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Thread: Indian Frankincense: Boswellia serrata

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    Indian Frankincense: Boswellia serrata

    The tags on these 4 " short pots say that the seeds for these two Boswellia serrata plants were sown back on February 21, 2007.



    This plant has a couple of braches poking up from beneath the soil's surface and another starting out atop of this plant's caudal-like base.


    The other plant also has a swollen base with a couple of small roots heading down underground,



    but is showing very little if any active green growth up above at the moment.



    However, once the plants were unpotted, I was surprised to see the root systems these plants were quietly growing in their small pots.


    These plants can be propagated from tubers that they produce underground - there is a small tuber in the bottom left corner of the photo below.



    This tuberous root system grew to the bottom of its pot and then began to branch out.


    Now when I repot them, I can take advantage of the thickened roots by raising a good portion of the root above the soil level and allowing it to convert into a fully functioning trunk.

    If any one is interested in growing any of the 19 Boswellia species, I would highly recommend getting a copy of Jason Eslamieh's Cultivation of Boswellia to help with the differing in culture needs of each species.





    dvg
    Last edited by dvg; 10-12-2013 at 10:31 AM.

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    theplantman's Avatar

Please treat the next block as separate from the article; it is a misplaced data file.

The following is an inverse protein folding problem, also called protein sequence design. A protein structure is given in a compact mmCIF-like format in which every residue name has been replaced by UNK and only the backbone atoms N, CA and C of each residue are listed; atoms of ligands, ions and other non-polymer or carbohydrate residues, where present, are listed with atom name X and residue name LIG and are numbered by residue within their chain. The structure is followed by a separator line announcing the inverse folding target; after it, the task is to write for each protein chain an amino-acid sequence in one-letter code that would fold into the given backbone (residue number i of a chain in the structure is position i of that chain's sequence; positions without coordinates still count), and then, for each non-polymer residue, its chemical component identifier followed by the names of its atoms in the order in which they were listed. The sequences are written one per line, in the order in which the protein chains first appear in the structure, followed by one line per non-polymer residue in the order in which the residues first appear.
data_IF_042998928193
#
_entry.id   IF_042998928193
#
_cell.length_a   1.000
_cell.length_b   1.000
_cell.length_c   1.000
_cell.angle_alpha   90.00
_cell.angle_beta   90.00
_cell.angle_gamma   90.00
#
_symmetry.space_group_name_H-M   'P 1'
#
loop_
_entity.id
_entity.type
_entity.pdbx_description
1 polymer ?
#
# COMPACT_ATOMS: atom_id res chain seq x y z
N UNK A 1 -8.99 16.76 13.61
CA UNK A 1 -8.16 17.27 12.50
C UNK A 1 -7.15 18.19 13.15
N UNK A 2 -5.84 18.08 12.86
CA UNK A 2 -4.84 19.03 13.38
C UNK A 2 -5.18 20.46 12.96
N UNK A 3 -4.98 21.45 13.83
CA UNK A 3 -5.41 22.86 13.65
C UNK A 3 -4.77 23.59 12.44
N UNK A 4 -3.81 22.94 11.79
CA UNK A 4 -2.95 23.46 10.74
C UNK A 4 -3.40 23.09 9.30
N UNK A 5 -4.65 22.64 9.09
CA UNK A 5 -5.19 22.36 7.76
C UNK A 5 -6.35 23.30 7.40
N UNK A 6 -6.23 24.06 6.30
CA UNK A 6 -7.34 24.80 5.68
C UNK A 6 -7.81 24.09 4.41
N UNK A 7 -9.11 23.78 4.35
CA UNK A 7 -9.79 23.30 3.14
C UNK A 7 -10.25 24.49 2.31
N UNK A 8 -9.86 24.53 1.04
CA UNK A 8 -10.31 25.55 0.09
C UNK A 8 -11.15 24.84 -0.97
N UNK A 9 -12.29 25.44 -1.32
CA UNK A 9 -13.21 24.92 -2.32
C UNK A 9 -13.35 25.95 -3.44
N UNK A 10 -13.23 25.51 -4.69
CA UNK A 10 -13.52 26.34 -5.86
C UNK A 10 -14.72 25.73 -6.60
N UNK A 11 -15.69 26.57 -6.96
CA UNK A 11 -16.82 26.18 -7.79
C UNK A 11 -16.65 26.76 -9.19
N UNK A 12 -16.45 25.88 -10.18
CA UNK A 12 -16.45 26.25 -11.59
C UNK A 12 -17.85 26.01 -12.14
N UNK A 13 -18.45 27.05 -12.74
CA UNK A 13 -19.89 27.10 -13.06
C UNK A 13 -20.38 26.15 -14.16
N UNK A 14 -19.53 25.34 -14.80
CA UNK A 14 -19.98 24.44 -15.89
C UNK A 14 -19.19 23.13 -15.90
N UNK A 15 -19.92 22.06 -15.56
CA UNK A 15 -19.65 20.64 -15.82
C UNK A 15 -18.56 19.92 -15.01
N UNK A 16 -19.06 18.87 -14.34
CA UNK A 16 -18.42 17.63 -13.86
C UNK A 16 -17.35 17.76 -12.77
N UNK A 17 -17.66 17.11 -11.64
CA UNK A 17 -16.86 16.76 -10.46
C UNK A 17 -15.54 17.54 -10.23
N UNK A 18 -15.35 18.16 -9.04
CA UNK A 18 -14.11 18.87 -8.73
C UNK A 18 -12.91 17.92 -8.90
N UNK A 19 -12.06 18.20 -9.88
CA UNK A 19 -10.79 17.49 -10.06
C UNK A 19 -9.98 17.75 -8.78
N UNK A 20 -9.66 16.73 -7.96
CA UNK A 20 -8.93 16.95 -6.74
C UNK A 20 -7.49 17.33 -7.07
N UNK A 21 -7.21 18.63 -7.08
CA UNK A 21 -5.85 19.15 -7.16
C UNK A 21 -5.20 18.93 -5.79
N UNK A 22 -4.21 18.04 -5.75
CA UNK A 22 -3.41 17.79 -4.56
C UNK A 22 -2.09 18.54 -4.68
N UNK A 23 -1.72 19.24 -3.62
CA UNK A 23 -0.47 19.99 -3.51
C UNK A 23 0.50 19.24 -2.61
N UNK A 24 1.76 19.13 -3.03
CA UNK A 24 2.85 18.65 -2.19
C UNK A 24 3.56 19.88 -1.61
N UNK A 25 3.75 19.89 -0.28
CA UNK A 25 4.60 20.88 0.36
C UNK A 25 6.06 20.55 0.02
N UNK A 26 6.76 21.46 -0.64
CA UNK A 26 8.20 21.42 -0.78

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    Nice plants. From my experience with arid plants it seems like they're growing fairly slowly and the leaves are showing deficiency symptoms. I think the problem could be that the lava rock media, while coarse enough for drainage, may not have enough CEC to hold a lot of fertility--in other words, the food is not being retained by the media and is leaching out before the plant can get it. I think a dilute feeding with every watering, especially with a bit of limestone, would jumpstart them. Or, since you plan to repot them, try mixing in some sand or anything with a smaller particle size than those lava rocks. Good luck with them though!!

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    Thanks for the tips Theplantman.

    Of course you're right, especially with the fertilizing - something that these plants haven't seen too much of.

    I've been informed by some knowledgeable growers that these plants don't appear to be B. serrata or even a Boswellia species.

    So for now these are an unidentified pachycaul tree species of some kind.


    dvg

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